What else happened on my birthday? Well....my team didn't win the Field Day games.

But, I got to dress up like Hyphen-Hero!

Looking at rubrics for the 6-Traits of writing, I stumbled upon information about National Punctuation Day in the US. Granted, there is a national day for almost everything--even Teddy Bears--in the US, but who can pass up Punctuation Day? My Lead Teacher was equally interested by it, and it was decided at last week's elementary dept. meeting, that we would dress up like Punctuation super-heroes. Each teacher was assigned a different punctuation mark and the 5th grade teacher even planned his chapel presentation around proper punctuation usage. Our classes learned about our assigned punctuation marks and walked around dressed up with period necklaces, apostrophe headbands, or exclamation mark bandannas. It was very cute.

These two pictures show some of us elementary teachers, ready for National Punctuation Day before the students arrived.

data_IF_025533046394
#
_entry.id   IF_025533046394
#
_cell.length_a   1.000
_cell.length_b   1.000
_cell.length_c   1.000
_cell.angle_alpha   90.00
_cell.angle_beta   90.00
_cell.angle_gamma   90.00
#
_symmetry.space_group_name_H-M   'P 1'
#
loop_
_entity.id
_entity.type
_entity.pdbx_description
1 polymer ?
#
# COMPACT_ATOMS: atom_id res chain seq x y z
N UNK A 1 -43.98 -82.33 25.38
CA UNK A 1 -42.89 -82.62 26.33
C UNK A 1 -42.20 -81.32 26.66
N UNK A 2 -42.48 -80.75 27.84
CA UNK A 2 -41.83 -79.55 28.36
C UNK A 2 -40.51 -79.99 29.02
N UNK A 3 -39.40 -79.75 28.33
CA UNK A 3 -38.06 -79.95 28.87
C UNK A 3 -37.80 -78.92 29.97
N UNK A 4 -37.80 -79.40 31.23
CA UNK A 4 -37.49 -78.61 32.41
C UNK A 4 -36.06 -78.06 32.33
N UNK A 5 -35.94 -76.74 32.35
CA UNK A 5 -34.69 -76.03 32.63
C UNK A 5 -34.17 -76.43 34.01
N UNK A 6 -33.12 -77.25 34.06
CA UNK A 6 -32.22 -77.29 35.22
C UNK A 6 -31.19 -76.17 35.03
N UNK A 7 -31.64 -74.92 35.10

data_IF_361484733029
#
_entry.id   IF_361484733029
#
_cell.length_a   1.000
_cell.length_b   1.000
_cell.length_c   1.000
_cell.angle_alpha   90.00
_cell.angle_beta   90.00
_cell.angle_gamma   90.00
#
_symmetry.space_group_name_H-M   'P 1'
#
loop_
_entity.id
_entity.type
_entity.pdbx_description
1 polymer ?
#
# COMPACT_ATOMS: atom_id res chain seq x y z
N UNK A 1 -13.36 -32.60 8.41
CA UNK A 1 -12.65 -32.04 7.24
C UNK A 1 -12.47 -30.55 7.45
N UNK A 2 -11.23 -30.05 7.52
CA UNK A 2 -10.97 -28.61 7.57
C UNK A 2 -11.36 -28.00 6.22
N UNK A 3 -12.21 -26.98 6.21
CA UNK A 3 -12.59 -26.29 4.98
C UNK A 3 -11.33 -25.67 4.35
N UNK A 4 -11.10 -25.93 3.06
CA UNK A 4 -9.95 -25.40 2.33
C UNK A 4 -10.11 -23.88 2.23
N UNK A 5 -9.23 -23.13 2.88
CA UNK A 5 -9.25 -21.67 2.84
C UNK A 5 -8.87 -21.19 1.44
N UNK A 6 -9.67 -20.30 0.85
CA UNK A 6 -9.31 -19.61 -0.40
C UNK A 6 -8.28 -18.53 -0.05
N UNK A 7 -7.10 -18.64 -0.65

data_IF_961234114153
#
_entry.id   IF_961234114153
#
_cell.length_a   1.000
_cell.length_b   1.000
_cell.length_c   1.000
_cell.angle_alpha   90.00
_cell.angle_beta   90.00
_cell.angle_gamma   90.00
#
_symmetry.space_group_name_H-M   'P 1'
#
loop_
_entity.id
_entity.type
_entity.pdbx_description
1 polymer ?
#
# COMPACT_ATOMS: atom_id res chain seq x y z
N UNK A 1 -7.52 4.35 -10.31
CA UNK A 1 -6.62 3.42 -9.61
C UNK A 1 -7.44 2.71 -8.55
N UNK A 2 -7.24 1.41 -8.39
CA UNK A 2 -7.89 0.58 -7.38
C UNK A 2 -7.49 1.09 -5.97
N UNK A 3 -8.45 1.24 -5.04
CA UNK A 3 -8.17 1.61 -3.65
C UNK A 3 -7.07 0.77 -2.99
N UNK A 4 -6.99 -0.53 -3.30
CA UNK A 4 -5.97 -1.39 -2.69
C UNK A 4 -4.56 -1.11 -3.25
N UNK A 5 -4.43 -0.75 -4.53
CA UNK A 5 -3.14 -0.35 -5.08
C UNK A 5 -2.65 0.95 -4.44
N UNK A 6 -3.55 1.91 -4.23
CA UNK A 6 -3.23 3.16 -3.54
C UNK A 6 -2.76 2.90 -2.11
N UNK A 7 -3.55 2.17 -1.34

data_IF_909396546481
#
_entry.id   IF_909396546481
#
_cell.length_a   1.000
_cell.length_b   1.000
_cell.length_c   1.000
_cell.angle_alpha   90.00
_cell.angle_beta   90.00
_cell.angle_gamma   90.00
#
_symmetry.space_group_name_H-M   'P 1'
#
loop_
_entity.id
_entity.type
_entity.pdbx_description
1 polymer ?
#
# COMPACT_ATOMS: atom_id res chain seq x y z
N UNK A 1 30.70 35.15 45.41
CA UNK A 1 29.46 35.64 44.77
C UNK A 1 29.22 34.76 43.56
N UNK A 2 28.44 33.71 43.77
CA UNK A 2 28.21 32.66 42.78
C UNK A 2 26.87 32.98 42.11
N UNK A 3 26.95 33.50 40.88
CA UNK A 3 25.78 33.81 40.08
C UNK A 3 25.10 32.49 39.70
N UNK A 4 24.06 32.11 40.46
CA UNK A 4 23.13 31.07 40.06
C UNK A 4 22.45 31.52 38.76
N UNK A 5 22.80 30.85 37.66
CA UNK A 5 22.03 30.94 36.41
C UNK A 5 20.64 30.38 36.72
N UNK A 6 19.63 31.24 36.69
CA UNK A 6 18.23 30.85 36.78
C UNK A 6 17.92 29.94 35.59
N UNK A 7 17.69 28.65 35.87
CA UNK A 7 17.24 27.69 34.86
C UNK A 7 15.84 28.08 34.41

Captain Apostrophe, Madam Coma, Exclamation!, Hyphen-Hero, Question Mark, and Captain Quotation. :)

My costume was not very awesome, but I would like to point out that as the Hyphen-Hero, I had an eye-patch that allowed me to look up any word in the dictionary. You see, I was half Dictionary, half Hero! Ok...I was also wearing the eye-patch to get excited for "Treasure Island" auditions. You would think that I was auditioning for the play as well; I am so nervous!

Apparently, when looking up rules for hyphens, there are literally hundreds of rules to follow when using hyphens correctly. We talked about five of those rules in 3rd grade; the most important rule was that you should double check whether a word is a compound word using the dictionary before hyphenating it.

Also--we talked about the difference between dashes and hyphens. My girls were the darling-dashes, and my boys decided they wanted to be the dare-devil-dashes. We were saving communication, one compound word at a time. Which ended up being rather convenient since all of our spelling words for the last two weeks have been compound words.

The staff at SYIS sang "Happy Birthday" to me in three different languages, followed by three cheers (an Australian tradition) at our morning meeting. The elementary students also sang to me in three languages at our elementary assembly. At the end of the day, Adam and I went home on the student bus, where the students sang "Happy Birthday" to me again. It is almost unbearable to have "Happy Birthday" belted out to you in three languages--all attention is on you--but I felt the love and appreciated the people singing to me!